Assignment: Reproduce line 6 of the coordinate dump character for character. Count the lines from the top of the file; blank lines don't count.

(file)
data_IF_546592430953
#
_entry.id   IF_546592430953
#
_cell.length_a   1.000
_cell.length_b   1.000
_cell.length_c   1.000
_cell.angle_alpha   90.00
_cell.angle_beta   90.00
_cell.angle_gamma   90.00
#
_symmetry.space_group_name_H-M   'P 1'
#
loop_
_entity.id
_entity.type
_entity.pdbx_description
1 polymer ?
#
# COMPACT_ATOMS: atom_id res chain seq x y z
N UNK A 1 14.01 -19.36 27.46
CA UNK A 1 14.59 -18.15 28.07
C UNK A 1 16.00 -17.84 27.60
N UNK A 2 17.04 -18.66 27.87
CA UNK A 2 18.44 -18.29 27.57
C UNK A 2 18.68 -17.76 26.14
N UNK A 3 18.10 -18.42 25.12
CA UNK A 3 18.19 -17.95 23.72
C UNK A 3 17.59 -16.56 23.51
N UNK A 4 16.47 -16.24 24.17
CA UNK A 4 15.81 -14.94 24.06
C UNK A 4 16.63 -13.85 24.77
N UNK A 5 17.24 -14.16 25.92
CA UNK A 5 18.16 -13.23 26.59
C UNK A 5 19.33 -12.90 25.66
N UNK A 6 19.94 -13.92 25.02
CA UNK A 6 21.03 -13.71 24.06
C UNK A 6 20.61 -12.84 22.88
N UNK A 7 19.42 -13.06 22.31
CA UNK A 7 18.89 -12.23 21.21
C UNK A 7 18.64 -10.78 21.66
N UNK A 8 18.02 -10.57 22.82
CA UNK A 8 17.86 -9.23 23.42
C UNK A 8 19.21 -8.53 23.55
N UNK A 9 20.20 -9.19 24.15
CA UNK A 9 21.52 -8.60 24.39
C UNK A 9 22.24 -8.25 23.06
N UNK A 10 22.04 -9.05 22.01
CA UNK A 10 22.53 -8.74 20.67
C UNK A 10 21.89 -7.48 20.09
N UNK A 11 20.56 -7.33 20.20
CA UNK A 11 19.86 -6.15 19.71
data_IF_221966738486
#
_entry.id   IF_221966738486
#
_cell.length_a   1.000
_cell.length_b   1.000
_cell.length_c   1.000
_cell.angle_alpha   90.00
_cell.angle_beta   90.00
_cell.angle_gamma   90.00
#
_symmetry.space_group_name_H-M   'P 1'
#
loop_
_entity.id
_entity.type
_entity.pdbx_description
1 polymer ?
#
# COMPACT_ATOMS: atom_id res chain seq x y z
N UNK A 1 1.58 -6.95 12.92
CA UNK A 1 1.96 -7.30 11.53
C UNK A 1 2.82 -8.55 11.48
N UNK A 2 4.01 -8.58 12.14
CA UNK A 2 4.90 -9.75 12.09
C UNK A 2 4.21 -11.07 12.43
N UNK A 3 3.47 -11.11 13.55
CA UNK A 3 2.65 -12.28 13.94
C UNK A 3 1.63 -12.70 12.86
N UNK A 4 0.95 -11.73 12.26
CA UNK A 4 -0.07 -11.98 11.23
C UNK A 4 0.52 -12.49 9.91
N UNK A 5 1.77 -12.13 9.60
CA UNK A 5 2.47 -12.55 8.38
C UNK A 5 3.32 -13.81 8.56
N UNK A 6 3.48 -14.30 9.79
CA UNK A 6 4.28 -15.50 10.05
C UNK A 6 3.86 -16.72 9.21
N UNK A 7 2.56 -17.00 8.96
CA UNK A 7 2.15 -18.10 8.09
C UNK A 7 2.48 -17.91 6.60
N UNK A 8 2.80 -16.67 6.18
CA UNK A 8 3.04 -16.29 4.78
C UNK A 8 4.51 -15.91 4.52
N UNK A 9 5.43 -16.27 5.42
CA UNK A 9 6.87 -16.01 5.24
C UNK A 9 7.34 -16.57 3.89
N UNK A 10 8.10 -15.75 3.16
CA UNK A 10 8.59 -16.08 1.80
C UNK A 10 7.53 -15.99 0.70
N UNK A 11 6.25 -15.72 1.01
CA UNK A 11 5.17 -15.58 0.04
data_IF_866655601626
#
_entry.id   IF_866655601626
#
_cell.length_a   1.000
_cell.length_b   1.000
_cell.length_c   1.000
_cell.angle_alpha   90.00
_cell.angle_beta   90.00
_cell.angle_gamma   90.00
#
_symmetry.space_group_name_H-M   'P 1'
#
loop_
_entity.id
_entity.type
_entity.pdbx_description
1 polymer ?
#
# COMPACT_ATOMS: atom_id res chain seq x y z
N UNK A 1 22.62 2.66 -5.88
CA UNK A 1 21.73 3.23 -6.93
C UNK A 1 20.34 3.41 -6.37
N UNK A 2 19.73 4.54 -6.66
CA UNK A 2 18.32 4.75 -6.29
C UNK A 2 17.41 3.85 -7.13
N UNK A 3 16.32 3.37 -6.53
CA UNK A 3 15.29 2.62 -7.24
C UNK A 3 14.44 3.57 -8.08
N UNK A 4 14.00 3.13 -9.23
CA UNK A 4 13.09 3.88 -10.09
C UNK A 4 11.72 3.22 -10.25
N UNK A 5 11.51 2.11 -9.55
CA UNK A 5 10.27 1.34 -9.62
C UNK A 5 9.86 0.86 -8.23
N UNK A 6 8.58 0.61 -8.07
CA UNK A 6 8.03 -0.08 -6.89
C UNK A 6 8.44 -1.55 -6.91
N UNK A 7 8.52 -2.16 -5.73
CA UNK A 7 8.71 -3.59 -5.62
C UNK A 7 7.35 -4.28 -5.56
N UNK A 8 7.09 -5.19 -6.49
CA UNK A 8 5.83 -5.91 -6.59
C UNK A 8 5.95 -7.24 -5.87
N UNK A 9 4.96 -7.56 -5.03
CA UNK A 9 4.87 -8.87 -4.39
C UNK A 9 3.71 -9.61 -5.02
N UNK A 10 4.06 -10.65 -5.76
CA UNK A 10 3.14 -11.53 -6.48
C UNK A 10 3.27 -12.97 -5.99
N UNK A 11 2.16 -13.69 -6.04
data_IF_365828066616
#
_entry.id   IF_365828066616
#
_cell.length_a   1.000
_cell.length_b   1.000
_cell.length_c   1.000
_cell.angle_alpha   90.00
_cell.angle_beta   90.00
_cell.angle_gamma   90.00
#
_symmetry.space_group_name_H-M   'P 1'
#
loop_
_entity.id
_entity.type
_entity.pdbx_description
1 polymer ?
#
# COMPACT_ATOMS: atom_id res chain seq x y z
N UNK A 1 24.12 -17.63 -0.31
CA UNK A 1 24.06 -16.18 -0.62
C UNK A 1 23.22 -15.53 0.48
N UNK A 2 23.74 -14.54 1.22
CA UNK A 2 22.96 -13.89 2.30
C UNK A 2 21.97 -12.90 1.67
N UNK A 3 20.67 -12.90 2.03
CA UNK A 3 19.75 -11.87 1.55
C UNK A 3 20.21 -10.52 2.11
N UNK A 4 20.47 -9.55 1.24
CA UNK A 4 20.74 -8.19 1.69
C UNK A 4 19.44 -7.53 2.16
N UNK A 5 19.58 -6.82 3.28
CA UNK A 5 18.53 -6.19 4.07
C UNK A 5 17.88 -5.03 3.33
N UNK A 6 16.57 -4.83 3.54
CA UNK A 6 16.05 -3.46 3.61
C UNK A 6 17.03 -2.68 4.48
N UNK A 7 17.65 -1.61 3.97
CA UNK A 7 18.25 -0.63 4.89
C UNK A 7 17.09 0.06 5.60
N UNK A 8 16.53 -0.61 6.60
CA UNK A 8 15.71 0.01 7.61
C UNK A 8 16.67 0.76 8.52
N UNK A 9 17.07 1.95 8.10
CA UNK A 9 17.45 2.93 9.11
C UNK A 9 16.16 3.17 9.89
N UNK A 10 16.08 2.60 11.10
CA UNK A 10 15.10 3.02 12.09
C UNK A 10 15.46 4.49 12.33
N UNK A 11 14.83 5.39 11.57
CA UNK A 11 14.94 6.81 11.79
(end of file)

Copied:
_cell.length_b   1.000